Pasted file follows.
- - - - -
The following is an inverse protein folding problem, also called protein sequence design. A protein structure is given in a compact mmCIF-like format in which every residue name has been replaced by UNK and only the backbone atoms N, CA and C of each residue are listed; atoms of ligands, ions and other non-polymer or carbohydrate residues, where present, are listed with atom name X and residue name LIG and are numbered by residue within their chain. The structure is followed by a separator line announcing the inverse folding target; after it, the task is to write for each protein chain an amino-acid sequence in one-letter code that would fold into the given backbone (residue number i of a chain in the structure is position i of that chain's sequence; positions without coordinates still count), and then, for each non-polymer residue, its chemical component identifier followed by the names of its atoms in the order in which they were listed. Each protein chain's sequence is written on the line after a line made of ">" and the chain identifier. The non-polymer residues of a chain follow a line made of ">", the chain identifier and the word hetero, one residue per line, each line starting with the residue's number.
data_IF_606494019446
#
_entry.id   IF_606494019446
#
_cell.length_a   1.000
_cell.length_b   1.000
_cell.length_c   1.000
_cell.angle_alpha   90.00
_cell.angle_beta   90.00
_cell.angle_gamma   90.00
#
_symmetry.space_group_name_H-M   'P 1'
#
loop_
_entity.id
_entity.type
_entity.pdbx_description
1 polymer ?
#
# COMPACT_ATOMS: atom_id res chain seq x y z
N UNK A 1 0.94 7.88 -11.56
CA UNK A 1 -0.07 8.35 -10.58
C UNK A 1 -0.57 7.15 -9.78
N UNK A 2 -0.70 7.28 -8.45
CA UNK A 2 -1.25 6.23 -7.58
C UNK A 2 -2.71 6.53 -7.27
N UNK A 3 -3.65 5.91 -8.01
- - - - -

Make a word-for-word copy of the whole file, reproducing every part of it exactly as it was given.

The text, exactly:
The following is an inverse protein folding problem, also called protein sequence design. A protein structure is given in a compact mmCIF-like format in which every residue name has been replaced by UNK and only the backbone atoms N, CA and C of each residue are listed; atoms of ligands, ions and other non-polymer or carbohydrate residues, where present, are listed with atom name X and residue name LIG and are numbered by residue within their chain. The structure is followed by a separator line announcing the inverse folding target; after it, the task is to write for each protein chain an amino-acid sequence in one-letter code that would fold into the given backbone (residue number i of a chain in the structure is position i of that chain's sequence; positions without coordinates still count), and then, for each non-polymer residue, its chemical component identifier followed by the names of its atoms in the order in which they were listed. Each protein chain's sequence is written on the line after a line made of ">" and the chain identifier. The non-polymer residues of a chain follow a line made of ">", the chain identifier and the word hetero, one residue per line, each line starting with the residue's number.
data_IF_606494019446
#
_entry.id   IF_606494019446
#
_cell.length_a   1.000
_cell.length_b   1.000
_cell.length_c   1.000
_cell.angle_alpha   90.00
_cell.angle_beta   90.00
_cell.angle_gamma   90.00
#
_symmetry.space_group_name_H-M   'P 1'
#
loop_
_entity.id
_entity.type
_entity.pdbx_description
1 polymer ?
#
# COMPACT_ATOMS: atom_id res chain seq x y z
N UNK A 1 0.94 7.88 -11.56
CA UNK A 1 -0.07 8.35 -10.58
C UNK A 1 -0.57 7.15 -9.78
N UNK A 2 -0.70 7.28 -8.45
CA UNK A 2 -1.25 6.23 -7.58
C UNK A 2 -2.71 6.53 -7.27
N UNK A 3 -3.65 5.91 -8.01